- The Puerto Rican rapper pushes lower back towards machismo, centering trans experiences in her awesome ‘muñeca.’
- In Latin rap, a type incredibly overwhelmed by cishet male specialists at the center of attention.
- Villano Antillano addresses the networks still in the shadows: the LGBTQ+ people and ladies.
The Puerto Rican rapper, transsexual and nonbinary, focuses her neighborhood local area in her lively new music video for the pounding track “Muñeca,” radiating through with each shade of the rainbow.
She collaborates with Ana Macho, another Boricua craftsman, in the pink-shaded visual that discovers them running a sex shop with other trans people as clients line up around the bend. They gladly recover “muñeca,” the term frequently disparagingly applied to trans sex laborers in Puerto Rico.
Since breaking out into 2018, Villano, whose name means “scoundrel” in English, has been determined to standardize and address the strange viewpoint in spaces overwhelmed by machismo, or harmful manliness, as in Latin rap, which incorporates reggaeton and traps music. So she does it’s anything but a hot doll-like dress, her blonde hairpiece, and dazzling red lipstick in the “Muñeca” cut.
“Villano Antillano is the kind of person I am,” she discloses to MTV News. “Returning to shows like The Powerpuff Girls and numerous Disney motion pictures, the scoundrels have a lot of eccentric qualities. I’m playing with that outlook. They’re the miscreants, in a manner of speaking, yet they generally wind up being better compared to the legends, in my opinion.”
Reclamation is a solid topic that goes through Villano’s music. Meanwhile, in 2018, when Puerto Rican rapper Anuel AA delivered a track focused on individual rapper Cosculluela that utilized homophobic language, Villano shot the reaction track “Pato Hasta La Muerte.” She turned Anuel’s “Genuine Until Death” slogan into the engaging “F-g Until Death.”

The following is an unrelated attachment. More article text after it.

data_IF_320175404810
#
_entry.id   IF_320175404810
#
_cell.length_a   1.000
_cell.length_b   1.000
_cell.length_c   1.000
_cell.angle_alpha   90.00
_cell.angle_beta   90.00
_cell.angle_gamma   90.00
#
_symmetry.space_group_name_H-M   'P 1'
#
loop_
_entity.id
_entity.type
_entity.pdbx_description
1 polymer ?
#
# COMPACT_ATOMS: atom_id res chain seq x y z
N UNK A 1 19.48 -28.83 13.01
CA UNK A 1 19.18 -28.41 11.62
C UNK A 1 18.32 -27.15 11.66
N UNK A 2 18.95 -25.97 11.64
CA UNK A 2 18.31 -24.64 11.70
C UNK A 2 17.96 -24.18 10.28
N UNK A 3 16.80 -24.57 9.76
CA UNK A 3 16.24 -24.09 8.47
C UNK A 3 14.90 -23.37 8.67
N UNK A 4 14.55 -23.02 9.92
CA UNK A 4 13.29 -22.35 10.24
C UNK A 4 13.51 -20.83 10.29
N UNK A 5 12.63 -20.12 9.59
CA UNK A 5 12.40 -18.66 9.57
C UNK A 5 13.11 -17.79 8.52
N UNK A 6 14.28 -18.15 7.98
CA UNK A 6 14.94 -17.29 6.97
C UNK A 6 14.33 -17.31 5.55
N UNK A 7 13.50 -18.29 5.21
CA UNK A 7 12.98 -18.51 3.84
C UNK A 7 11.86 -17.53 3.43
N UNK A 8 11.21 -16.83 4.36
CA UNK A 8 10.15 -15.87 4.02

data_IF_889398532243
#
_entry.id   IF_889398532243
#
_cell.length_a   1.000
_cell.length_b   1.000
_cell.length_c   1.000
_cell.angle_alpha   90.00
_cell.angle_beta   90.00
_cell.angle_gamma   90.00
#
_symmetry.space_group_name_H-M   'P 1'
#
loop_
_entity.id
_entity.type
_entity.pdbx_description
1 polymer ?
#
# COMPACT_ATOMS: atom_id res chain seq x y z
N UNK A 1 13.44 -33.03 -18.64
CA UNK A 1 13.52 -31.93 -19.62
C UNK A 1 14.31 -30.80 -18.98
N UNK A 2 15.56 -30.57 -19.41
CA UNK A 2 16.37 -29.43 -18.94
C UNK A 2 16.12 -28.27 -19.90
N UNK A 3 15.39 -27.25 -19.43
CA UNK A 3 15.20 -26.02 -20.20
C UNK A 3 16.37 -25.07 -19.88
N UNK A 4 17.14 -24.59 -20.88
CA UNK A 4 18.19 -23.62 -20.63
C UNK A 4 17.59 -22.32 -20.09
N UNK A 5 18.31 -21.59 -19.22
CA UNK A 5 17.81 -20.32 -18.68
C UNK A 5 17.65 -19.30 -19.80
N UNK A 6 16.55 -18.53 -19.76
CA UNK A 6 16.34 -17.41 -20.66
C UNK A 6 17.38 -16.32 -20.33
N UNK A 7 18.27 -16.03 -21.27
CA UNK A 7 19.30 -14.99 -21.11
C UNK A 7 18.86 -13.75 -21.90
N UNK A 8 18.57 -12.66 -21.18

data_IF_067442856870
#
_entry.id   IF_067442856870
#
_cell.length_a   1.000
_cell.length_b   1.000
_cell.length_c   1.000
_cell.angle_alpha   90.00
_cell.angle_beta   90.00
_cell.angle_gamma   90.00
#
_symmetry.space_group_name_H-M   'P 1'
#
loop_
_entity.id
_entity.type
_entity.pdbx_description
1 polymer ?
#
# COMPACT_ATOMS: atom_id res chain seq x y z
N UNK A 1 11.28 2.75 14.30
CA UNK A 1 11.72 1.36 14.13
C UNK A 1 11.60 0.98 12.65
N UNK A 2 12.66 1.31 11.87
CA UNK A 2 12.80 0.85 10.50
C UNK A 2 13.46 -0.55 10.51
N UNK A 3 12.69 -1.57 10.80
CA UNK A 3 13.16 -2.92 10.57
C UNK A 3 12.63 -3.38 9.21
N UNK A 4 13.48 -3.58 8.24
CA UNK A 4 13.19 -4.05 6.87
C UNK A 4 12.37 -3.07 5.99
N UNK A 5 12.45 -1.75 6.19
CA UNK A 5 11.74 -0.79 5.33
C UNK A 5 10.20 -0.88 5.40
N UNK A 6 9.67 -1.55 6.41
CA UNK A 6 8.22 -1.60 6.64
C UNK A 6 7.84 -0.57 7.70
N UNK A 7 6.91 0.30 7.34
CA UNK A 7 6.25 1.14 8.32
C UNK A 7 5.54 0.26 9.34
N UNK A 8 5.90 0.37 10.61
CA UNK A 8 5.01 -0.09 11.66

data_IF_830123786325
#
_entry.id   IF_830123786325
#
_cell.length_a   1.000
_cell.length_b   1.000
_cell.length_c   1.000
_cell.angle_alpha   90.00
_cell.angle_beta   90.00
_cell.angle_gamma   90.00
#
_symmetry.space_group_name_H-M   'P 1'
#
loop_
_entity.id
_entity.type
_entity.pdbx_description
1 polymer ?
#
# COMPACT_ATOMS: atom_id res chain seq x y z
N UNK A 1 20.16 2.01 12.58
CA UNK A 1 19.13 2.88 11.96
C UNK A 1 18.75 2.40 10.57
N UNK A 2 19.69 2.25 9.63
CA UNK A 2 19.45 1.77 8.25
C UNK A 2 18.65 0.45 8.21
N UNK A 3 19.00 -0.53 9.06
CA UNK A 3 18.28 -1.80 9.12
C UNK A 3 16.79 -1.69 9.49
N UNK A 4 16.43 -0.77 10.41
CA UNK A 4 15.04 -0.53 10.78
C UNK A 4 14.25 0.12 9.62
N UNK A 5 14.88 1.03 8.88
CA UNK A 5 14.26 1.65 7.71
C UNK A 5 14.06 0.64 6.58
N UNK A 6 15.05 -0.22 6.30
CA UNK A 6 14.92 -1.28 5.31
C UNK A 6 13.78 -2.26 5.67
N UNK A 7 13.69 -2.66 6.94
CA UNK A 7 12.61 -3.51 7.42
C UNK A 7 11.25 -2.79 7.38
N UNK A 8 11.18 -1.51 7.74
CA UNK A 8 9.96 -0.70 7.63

In last year’s knockout track “Pájara,” Villano recovered more homophobic slurs in Spanish with her furious stream. “Somebody needed to say something, and it was me, yet it could’ve been any of us,” she says.
Masculinity, which is established in Latinx culture in Latin America and the United States, is essential for the sexism of killing ladies in Puerto Rico. In January, a susceptible situation was announced on the island against the femicide that is excessively influencing Black and earthy colored trans ladies.
In the territory U.S., assaults against trans ladies have likewise risen. “I don’t have a sense of security, and I stress for my sisters locally and my sisters by blood in my family because nobody knows whether we’ll be straightaway, and it shouldn’t be that way,” Antillano said. “Also, in this space that we’re battling for, we have the expression, ‘On the off chance that they contact one of us, they contact we all.'”